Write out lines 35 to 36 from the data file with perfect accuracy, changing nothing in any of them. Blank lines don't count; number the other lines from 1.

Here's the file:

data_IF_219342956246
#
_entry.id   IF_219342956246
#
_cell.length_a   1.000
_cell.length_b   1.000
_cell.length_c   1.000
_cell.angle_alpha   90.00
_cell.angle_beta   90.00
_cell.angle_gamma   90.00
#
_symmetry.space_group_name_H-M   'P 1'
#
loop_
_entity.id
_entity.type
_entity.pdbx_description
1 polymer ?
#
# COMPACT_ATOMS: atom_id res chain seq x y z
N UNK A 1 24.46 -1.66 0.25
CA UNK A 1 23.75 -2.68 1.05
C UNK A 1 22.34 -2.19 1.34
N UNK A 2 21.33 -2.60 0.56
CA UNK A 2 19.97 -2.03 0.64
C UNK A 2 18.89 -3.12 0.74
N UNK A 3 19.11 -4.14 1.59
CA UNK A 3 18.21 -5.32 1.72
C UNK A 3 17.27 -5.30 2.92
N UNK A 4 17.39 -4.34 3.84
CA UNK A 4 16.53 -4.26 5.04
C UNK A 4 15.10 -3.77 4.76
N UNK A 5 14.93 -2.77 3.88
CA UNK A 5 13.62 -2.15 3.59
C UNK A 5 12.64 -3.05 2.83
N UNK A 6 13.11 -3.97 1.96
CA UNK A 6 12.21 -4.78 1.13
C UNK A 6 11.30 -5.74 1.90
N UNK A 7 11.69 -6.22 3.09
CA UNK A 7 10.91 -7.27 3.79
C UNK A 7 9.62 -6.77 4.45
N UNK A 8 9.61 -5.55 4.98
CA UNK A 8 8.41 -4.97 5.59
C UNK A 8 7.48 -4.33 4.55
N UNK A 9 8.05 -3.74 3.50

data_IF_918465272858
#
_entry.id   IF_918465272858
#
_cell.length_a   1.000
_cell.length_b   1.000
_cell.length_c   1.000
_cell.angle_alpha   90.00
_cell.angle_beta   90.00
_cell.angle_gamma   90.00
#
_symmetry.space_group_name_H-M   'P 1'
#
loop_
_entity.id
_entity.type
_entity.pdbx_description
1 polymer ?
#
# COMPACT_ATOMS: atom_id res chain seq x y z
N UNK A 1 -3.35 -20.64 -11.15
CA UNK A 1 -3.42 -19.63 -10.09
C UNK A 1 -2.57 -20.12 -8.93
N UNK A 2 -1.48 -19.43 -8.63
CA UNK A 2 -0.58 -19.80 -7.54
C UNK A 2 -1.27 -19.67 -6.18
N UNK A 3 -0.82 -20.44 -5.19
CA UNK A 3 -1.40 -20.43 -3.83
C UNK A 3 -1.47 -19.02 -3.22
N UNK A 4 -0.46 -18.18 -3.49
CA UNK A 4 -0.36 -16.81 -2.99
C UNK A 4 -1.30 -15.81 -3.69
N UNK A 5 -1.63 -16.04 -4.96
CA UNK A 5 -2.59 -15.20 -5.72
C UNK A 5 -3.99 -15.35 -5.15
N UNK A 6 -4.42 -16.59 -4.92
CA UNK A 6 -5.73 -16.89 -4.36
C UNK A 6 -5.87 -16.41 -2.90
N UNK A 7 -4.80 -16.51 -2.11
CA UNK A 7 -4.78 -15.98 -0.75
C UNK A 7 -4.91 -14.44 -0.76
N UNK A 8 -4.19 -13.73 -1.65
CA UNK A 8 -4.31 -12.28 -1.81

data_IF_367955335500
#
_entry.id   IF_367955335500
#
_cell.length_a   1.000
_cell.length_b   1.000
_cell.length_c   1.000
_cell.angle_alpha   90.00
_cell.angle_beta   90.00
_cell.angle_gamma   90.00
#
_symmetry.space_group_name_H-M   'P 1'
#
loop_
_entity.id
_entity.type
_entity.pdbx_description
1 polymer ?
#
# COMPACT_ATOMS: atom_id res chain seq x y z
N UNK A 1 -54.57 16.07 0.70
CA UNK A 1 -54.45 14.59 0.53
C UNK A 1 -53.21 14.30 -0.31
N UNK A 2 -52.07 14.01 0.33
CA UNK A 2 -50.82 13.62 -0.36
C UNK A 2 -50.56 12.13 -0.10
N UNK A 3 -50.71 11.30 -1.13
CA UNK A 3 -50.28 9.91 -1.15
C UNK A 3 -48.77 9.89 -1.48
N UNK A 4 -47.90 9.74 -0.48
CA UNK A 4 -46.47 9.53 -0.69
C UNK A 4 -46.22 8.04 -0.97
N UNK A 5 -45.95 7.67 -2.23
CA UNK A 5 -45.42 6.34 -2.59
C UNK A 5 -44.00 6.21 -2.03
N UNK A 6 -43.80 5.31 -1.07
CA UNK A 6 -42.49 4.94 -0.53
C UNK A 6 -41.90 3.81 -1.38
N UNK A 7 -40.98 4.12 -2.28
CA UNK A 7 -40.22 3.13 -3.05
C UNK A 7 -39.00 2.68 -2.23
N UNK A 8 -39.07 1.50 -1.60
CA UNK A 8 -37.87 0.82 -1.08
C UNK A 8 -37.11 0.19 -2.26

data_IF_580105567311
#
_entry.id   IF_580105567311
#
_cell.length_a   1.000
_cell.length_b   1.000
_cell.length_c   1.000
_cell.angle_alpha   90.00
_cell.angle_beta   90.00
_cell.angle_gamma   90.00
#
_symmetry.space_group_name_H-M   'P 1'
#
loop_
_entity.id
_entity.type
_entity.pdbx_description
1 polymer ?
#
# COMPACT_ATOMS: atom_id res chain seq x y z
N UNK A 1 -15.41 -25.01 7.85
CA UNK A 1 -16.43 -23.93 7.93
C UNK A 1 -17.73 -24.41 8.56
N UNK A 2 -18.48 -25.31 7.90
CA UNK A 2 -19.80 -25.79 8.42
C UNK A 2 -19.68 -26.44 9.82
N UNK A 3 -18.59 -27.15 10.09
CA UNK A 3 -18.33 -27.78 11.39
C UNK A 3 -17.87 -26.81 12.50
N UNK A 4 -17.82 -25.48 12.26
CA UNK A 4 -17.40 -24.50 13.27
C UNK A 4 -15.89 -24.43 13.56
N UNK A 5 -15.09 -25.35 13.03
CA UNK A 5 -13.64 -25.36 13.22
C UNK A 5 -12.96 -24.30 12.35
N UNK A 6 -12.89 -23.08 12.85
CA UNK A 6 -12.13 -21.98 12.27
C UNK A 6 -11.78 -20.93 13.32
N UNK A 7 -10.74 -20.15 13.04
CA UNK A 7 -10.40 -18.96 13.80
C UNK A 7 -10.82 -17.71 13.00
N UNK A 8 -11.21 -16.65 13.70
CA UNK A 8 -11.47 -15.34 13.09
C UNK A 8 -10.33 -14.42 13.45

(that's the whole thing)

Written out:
C UNK A 5 12.64 -3.05 2.83
N UNK A 6 13.11 -3.97 1.96